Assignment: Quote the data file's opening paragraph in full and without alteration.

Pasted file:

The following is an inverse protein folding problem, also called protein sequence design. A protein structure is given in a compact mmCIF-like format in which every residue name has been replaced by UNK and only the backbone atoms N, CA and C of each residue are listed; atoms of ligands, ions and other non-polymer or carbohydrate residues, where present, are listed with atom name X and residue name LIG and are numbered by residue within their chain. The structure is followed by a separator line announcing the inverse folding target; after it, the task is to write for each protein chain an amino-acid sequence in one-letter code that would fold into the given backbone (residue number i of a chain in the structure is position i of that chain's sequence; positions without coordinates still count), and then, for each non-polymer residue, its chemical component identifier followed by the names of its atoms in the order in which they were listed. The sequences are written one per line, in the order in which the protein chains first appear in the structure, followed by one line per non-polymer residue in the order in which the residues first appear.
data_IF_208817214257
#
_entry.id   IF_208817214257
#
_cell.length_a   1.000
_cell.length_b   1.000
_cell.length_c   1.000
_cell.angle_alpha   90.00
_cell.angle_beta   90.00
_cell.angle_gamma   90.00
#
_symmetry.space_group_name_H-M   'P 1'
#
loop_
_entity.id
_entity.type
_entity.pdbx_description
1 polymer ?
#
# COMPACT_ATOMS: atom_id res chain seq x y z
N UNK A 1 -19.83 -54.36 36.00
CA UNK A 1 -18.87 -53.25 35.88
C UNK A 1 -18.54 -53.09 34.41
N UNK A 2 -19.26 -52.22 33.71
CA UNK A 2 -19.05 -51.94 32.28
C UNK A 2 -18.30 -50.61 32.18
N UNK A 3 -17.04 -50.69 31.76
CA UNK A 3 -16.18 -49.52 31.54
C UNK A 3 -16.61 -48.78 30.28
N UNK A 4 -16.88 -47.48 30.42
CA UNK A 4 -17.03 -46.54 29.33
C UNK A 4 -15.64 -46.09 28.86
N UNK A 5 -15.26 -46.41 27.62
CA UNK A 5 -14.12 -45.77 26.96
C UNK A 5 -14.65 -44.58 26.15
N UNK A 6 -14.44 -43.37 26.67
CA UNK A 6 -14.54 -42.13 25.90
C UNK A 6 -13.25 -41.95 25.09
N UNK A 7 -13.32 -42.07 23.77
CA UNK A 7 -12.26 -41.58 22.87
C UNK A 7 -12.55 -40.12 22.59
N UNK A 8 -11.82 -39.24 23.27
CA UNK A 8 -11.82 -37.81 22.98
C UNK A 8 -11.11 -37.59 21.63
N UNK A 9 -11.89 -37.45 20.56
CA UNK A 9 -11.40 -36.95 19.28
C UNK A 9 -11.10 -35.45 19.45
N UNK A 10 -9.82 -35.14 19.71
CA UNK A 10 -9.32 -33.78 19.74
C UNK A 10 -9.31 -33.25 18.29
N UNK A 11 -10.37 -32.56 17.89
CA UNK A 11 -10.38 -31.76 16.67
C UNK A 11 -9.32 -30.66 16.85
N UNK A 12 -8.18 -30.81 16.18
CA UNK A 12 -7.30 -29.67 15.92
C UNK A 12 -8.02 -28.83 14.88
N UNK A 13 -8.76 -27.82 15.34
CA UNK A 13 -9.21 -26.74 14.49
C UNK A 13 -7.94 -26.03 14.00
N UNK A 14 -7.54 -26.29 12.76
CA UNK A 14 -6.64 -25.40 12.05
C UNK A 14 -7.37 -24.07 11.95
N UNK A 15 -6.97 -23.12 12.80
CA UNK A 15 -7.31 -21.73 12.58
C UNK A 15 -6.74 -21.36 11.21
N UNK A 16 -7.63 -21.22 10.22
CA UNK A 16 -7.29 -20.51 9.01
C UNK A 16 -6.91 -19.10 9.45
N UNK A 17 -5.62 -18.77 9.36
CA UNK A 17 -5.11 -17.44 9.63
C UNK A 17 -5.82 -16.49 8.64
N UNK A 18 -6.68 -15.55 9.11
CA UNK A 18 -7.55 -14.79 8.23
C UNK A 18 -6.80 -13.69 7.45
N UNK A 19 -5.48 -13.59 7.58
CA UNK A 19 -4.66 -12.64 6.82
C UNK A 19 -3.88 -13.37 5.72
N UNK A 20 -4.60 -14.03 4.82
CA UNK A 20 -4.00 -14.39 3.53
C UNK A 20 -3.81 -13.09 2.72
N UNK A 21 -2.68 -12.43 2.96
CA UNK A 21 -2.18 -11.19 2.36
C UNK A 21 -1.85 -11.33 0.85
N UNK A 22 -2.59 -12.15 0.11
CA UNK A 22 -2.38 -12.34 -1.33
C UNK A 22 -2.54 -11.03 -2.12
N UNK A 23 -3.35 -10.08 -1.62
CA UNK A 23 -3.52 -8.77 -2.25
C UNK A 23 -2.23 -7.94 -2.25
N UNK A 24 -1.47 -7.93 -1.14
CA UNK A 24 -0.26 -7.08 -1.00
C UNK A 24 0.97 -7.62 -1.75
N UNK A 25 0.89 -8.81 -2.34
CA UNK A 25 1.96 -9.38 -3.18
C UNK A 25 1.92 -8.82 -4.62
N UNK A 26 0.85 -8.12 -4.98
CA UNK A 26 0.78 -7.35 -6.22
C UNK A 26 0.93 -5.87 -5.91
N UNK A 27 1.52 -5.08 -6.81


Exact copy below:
The following is an inverse protein folding problem, also called protein sequence design. A protein structure is given in a compact mmCIF-like format in which every residue name has been replaced by UNK and only the backbone atoms N, CA and C of each residue are listed; atoms of ligands, ions and other non-polymer or carbohydrate residues, where present, are listed with atom name X and residue name LIG and are numbered by residue within their chain. The structure is followed by a separator line announcing the inverse folding target; after it, the task is to write for each protein chain an amino-acid sequence in one-letter code that would fold into the given backbone (residue number i of a chain in the structure is position i of that chain's sequence; positions without coordinates still count), and then, for each non-polymer residue, its chemical component identifier followed by the names of its atoms in the order in which they were listed. The sequences are written one per line, in the order in which the protein chains first appear in the structure, followed by one line per non-polymer residue in the order in which the residues first appear.